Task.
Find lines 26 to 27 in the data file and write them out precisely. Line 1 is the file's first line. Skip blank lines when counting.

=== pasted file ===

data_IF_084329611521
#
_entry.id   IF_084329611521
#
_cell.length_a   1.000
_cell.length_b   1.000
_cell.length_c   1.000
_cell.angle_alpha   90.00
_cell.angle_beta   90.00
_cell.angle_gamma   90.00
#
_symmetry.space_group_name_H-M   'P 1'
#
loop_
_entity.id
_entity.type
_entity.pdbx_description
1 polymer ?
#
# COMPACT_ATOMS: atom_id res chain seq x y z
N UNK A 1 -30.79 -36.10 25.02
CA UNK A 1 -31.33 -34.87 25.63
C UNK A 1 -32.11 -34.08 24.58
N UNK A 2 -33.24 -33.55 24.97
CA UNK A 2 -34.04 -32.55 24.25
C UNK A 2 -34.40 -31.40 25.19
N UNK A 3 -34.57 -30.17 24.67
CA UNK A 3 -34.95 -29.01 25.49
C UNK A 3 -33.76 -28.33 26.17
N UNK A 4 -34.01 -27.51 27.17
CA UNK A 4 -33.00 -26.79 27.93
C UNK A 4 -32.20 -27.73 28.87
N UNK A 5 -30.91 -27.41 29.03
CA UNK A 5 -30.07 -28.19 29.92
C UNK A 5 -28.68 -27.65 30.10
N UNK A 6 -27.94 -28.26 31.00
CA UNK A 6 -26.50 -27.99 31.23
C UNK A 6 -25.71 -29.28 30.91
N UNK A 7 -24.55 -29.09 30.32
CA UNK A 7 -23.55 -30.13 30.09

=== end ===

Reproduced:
C UNK A 2 -34.40 -31.40 25.19
N UNK A 3 -34.57 -30.17 24.67